A young Togolese inventor, working out of a makerspace in Lome, built his own 3D printer using discarded e-waste scavenged from one of the huge tech graveyards (read: e-waste dump) near Accra, in Ghana.
And if it wasn’t enough for Afate Gnikou to just build his own from the dregs of modern technology, he has also standardized and open-sourced the 3D printer plans, so that any other enterprising maker can build their own from e-waste, which could help kickstart makerspaces all over.
The W.Afate 3D printer was developed at the first makerspace in western Africa, WoeLab, so the “3D printer of the poor” is indeed “Made in Africa. The printer project had a successful fundraising campaign on Ulule, and now the e-waste 3D printer is aiming for Mars.
As a participant in NASA’s International Space Apps Challenge, the W.Afate 3D printer concept is further embellished upon:
“Relocate the computing garbage dumps on Mars via the development of a new generation of autonomous machines made in recycled waste, in forefront of a more economic and virtuous spatial adventure. An African 3D-Printer as pioneer of this interstellar ecologic recycling!” – W.Afate to Mars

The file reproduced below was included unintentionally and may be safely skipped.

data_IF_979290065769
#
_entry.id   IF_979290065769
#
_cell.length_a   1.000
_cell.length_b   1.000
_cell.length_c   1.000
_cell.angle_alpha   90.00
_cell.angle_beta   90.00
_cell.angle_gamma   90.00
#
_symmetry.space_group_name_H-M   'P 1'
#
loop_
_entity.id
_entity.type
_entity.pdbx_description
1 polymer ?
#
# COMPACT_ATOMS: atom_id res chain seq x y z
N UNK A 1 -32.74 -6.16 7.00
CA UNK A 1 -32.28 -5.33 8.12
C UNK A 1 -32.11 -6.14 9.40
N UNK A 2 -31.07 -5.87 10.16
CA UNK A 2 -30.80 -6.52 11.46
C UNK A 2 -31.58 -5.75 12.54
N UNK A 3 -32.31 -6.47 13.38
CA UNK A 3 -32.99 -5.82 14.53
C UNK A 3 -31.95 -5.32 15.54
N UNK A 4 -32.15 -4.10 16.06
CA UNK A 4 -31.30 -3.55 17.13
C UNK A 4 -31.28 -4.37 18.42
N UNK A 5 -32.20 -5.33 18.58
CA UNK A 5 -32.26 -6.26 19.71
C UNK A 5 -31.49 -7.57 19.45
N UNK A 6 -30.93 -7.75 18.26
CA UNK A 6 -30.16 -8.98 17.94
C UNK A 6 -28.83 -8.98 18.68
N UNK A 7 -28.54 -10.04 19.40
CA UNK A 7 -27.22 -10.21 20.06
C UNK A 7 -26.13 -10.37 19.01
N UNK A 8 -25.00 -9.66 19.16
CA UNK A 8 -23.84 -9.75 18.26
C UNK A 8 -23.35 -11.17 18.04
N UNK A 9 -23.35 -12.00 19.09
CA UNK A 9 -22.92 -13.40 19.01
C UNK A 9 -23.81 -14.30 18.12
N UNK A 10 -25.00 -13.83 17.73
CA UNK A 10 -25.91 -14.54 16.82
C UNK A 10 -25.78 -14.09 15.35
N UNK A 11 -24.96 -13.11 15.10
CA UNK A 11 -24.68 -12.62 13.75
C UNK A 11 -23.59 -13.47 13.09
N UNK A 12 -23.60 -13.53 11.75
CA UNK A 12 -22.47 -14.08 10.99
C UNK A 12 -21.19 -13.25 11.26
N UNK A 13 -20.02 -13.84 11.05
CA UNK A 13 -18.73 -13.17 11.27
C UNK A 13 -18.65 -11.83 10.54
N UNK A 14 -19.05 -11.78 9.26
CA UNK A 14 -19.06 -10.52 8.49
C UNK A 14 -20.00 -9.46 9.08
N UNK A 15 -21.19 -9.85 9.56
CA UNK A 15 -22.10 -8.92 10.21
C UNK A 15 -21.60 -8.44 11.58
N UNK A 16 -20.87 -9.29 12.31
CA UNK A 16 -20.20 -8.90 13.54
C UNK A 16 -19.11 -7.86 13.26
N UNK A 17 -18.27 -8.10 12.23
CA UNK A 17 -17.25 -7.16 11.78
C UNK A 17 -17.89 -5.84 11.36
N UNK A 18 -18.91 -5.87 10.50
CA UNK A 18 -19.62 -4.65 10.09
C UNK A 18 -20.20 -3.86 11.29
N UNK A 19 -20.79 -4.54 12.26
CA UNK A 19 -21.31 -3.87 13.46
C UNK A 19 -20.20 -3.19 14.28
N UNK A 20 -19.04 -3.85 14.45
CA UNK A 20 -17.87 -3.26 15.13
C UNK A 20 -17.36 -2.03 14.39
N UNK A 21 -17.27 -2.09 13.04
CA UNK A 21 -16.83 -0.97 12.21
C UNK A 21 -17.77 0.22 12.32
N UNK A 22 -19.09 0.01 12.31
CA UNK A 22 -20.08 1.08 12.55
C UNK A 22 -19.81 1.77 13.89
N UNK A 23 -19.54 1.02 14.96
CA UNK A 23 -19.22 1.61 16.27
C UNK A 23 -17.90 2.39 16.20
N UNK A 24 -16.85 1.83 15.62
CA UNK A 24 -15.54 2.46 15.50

Three solutions are addressed with the W.Afate to Mars project:
- Give some value e-waste and help cleaning up computer dumpsites as Agbogbloshie in Ghana which extends across an entire neighborhood.
- Using technology within the reach of ordinary people and make Africa, not a spectator, but a full-fledged actor of a next industrial revolution most virtuous.
- Encourage the diversion and recycling of waste to avoid scrap and generate new economic contribution to African households, schools and Internet cafes machines.
It’s a pretty brilliant idea, isn’t it? Regardless of whether or not it’s feasible to send this to space, the fact is, taking old tech and being able to turn it into new tech using opensource plans could empower a whole new generation of entrepreneurs.